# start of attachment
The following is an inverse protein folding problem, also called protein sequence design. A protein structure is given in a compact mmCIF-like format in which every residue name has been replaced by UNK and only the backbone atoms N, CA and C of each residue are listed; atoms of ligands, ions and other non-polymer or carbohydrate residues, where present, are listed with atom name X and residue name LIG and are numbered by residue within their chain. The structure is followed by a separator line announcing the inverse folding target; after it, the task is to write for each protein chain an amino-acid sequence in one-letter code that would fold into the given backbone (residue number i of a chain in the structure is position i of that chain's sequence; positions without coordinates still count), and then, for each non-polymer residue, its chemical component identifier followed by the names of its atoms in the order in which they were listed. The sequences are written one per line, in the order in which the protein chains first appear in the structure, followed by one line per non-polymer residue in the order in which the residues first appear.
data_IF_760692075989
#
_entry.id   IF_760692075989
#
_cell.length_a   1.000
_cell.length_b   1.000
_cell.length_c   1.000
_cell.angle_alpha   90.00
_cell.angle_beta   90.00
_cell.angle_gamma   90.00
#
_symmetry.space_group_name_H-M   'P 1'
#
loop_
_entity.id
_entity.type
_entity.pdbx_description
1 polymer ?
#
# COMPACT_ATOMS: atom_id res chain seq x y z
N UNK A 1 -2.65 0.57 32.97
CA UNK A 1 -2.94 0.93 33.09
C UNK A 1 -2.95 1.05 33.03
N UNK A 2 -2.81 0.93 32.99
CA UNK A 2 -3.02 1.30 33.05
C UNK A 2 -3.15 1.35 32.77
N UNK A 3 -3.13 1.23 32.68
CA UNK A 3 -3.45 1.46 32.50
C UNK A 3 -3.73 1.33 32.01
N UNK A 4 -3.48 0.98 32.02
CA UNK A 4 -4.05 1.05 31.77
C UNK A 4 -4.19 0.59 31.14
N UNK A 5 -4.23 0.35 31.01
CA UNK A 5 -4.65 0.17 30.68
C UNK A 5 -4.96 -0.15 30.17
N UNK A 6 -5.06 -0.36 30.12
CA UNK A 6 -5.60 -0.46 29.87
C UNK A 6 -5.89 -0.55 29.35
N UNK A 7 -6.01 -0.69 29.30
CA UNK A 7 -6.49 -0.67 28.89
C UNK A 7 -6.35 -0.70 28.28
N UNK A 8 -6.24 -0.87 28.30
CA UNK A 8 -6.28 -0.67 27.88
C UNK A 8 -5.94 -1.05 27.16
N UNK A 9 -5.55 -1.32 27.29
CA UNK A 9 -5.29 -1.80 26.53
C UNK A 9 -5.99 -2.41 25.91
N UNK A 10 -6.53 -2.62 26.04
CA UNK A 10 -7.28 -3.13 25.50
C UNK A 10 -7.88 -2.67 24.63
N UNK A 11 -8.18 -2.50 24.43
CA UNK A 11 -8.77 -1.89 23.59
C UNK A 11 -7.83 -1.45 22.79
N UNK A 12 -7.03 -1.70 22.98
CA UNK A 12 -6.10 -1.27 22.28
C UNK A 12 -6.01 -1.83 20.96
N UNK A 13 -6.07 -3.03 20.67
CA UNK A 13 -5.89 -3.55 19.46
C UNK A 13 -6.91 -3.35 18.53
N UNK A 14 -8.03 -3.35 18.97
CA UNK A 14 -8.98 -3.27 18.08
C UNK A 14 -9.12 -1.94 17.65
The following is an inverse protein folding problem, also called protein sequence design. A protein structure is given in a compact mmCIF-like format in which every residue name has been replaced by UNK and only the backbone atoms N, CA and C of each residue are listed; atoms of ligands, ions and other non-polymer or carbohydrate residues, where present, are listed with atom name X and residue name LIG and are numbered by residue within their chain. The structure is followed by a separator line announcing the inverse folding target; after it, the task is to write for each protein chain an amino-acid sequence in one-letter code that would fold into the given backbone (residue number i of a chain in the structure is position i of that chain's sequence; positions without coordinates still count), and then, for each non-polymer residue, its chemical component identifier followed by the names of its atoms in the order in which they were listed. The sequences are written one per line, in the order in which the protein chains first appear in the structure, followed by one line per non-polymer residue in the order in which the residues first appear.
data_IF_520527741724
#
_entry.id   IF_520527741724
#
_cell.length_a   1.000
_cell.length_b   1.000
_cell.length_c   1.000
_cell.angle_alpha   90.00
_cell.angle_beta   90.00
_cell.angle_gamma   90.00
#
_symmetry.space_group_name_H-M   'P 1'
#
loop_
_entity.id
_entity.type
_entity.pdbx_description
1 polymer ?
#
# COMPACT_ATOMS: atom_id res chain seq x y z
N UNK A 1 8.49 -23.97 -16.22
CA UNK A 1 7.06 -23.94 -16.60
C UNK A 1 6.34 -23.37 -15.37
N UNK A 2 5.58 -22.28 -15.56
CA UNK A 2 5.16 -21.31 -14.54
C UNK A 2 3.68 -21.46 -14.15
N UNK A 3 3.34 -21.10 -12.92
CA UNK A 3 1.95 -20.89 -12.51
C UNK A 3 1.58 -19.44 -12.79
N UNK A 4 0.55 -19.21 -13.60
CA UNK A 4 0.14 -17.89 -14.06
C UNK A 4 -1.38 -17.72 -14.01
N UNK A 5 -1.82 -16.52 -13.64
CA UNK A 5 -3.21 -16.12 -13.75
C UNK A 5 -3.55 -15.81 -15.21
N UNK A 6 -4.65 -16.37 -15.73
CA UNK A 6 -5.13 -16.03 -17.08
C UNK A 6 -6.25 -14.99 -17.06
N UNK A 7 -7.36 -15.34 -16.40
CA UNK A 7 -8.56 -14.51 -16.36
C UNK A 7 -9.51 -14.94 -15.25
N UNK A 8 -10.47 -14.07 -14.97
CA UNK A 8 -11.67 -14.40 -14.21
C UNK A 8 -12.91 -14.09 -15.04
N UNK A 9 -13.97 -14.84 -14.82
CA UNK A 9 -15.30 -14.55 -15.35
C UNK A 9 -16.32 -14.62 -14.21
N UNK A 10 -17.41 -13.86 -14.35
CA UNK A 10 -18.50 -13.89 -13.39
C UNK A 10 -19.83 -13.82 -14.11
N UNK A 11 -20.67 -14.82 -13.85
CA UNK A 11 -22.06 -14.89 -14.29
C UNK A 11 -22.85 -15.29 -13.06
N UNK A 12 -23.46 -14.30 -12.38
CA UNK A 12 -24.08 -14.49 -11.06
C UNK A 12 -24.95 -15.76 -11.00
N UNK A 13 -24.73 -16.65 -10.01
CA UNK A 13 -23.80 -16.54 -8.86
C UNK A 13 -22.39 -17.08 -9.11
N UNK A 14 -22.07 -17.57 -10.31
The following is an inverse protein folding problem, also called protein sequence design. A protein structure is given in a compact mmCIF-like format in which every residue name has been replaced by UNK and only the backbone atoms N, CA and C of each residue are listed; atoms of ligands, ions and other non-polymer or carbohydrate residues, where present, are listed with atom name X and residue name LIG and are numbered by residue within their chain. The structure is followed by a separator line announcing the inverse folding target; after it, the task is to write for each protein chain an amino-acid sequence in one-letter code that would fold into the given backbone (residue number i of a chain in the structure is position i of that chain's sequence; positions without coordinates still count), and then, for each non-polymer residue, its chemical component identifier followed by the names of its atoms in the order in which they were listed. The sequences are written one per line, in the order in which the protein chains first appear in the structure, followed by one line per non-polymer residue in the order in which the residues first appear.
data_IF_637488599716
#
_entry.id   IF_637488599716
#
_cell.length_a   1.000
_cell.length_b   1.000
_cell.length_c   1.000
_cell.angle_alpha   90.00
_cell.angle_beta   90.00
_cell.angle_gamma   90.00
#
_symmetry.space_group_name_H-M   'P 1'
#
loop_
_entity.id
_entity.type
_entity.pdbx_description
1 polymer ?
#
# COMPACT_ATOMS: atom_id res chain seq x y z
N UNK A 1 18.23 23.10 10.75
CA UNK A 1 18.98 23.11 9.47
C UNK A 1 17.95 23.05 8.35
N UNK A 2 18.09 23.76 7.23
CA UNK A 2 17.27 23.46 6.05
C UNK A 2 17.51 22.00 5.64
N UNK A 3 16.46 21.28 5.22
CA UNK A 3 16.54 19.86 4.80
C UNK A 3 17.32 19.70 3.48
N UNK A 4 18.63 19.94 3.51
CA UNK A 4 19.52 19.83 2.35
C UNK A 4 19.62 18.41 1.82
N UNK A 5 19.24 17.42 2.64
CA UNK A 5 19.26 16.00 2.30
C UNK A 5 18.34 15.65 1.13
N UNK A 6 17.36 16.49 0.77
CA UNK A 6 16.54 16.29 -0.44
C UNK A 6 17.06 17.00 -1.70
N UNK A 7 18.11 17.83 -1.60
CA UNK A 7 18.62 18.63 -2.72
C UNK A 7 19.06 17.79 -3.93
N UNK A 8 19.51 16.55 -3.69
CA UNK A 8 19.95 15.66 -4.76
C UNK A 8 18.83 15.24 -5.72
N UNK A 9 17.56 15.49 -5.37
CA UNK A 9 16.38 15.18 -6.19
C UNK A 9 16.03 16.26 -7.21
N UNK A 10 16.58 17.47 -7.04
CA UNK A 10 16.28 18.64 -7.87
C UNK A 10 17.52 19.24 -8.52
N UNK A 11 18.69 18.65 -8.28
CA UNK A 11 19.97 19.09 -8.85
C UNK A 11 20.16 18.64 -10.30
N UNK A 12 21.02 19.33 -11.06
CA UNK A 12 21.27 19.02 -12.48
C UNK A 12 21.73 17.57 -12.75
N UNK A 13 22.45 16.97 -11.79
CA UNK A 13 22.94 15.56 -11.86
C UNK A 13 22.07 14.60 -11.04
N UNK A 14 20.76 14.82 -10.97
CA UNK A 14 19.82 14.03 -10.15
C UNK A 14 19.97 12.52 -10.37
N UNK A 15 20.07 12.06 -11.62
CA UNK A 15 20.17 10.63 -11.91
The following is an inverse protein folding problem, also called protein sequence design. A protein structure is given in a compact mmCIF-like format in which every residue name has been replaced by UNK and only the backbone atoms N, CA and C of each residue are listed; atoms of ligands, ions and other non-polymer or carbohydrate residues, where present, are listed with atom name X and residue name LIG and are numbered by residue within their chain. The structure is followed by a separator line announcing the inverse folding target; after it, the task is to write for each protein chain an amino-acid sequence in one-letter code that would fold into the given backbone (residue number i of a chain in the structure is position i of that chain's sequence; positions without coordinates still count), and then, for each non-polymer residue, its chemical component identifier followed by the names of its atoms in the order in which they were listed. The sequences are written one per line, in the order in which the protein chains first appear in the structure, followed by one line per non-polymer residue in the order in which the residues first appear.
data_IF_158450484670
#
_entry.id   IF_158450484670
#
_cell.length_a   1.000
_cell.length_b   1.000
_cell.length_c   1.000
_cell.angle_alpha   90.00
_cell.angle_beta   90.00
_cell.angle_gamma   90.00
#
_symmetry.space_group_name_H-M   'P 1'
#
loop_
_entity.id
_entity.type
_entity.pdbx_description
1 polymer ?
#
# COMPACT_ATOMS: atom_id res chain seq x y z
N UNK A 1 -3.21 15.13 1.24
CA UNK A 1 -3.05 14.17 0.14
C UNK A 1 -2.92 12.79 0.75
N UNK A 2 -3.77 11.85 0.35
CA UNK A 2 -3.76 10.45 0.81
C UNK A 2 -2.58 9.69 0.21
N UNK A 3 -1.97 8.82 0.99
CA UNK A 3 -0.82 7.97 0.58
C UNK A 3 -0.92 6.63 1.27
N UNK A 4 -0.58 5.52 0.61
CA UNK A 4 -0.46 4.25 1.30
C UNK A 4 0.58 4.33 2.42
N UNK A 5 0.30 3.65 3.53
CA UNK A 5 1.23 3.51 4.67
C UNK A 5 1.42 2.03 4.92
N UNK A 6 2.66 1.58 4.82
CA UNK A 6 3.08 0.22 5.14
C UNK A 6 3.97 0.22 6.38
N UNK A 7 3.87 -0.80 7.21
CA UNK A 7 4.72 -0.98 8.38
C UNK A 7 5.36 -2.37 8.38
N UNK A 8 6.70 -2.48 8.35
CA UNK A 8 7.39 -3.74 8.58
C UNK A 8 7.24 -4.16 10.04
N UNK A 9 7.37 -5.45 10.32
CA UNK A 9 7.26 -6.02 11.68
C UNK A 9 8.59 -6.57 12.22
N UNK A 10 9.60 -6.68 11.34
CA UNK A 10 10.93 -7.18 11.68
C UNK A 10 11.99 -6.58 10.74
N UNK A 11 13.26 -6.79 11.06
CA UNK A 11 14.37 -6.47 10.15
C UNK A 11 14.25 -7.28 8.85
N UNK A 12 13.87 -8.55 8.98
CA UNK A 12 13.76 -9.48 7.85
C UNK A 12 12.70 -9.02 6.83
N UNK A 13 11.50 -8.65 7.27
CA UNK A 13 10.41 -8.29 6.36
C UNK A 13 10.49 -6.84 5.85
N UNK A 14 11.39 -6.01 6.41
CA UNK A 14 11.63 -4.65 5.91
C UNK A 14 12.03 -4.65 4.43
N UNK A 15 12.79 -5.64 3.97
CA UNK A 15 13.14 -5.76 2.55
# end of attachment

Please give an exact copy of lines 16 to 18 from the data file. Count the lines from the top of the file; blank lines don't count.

_entity.id
_entity.type
_entity.pdbx_description